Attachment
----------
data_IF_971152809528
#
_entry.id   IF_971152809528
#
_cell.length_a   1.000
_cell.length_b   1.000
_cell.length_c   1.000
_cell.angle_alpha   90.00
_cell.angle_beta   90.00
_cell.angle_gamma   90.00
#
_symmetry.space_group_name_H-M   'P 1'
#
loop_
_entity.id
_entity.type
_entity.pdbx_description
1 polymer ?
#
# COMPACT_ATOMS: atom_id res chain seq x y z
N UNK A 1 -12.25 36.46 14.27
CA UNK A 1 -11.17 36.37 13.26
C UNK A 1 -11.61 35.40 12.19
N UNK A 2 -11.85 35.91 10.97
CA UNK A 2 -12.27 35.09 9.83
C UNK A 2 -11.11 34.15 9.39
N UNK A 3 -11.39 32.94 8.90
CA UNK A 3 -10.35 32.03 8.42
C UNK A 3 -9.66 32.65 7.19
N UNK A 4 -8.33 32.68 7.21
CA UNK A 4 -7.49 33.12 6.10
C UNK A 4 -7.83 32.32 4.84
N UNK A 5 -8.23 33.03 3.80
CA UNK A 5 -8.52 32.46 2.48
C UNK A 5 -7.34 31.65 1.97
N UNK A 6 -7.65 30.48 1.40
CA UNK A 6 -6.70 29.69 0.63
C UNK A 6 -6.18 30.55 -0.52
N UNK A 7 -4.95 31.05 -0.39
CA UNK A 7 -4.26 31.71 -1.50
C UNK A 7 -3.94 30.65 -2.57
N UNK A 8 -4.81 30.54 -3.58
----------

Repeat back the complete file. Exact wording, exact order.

data_IF_971152809528
#
_entry.id   IF_971152809528
#
_cell.length_a   1.000
_cell.length_b   1.000
_cell.length_c   1.000
_cell.angle_alpha   90.00
_cell.angle_beta   90.00
_cell.angle_gamma   90.00
#
_symmetry.space_group_name_H-M   'P 1'
#
loop_
_entity.id
_entity.type
_entity.pdbx_description
1 polymer ?
#
# COMPACT_ATOMS: atom_id res chain seq x y z
N UNK A 1 -12.25 36.46 14.27
CA UNK A 1 -11.17 36.37 13.26
C UNK A 1 -11.61 35.40 12.19
N UNK A 2 -11.85 35.91 10.97
CA UNK A 2 -12.27 35.09 9.83
C UNK A 2 -11.11 34.15 9.39
N UNK A 3 -11.39 32.94 8.90
CA UNK A 3 -10.35 32.03 8.42
C UNK A 3 -9.66 32.65 7.19
N UNK A 4 -8.33 32.68 7.21
CA UNK A 4 -7.49 33.12 6.10
C UNK A 4 -7.83 32.32 4.84
N UNK A 5 -8.23 33.03 3.80
CA UNK A 5 -8.52 32.46 2.48
C UNK A 5 -7.34 31.65 1.97
N UNK A 6 -7.65 30.48 1.40
CA UNK A 6 -6.70 29.69 0.63
C UNK A 6 -6.18 30.55 -0.52
N UNK A 7 -4.95 31.05 -0.39
CA UNK A 7 -4.26 31.71 -1.50
C UNK A 7 -3.94 30.65 -2.57
N UNK A 8 -4.81 30.54 -3.58